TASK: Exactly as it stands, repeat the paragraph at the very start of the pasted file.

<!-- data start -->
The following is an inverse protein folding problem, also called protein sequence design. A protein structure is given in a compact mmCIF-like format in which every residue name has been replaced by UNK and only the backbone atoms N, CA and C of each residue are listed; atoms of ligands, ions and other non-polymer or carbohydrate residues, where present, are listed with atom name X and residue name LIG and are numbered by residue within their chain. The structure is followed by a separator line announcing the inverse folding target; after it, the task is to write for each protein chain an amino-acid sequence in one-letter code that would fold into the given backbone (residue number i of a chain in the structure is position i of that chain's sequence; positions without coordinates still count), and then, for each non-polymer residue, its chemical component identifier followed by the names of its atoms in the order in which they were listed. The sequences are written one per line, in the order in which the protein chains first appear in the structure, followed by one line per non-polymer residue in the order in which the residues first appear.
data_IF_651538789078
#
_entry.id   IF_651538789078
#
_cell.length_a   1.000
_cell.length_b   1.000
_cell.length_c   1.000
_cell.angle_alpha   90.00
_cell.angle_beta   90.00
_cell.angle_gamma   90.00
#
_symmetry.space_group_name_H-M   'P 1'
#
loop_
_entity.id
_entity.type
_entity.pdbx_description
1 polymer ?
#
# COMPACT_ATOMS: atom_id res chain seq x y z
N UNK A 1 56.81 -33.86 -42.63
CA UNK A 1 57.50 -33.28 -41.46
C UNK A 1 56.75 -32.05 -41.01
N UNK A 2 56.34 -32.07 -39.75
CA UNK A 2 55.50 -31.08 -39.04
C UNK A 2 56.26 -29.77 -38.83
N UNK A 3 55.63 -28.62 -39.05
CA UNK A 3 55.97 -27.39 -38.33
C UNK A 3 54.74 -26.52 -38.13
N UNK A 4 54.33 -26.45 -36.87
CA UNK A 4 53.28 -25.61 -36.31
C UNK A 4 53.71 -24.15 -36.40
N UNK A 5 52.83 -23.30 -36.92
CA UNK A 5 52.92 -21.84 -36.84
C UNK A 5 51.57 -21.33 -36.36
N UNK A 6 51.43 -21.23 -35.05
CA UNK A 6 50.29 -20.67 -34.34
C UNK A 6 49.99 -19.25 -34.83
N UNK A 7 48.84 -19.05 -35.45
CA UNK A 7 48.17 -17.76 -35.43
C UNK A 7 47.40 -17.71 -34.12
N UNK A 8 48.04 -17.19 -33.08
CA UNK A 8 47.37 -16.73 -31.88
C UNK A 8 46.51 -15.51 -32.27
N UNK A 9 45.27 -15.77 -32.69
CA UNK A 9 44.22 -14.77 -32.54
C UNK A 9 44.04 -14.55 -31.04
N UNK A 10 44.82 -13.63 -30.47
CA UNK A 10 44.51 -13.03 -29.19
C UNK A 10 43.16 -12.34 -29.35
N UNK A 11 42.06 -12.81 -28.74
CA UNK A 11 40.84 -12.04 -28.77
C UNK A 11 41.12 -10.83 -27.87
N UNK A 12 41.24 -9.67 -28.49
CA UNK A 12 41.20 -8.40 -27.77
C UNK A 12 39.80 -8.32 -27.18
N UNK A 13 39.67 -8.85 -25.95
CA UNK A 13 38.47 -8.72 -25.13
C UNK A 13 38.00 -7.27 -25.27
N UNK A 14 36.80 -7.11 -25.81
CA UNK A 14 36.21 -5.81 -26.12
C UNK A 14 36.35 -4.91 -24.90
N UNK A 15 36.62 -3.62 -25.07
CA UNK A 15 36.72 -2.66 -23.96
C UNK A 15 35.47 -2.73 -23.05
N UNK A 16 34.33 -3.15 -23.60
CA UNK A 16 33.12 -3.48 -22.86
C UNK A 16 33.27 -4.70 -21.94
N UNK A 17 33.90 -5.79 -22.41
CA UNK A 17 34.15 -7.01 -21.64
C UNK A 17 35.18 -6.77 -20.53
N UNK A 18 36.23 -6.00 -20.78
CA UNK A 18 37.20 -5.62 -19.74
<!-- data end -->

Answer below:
The following is an inverse protein folding problem, also called protein sequence design. A protein structure is given in a compact mmCIF-like format in which every residue name has been replaced by UNK and only the backbone atoms N, CA and C of each residue are listed; atoms of ligands, ions and other non-polymer or carbohydrate residues, where present, are listed with atom name X and residue name LIG and are numbered by residue within their chain. The structure is followed by a separator line announcing the inverse folding target; after it, the task is to write for each protein chain an amino-acid sequence in one-letter code that would fold into the given backbone (residue number i of a chain in the structure is position i of that chain's sequence; positions without coordinates still count), and then, for each non-polymer residue, its chemical component identifier followed by the names of its atoms in the order in which they were listed. The sequences are written one per line, in the order in which the protein chains first appear in the structure, followed by one line per non-polymer residue in the order in which the residues first appear.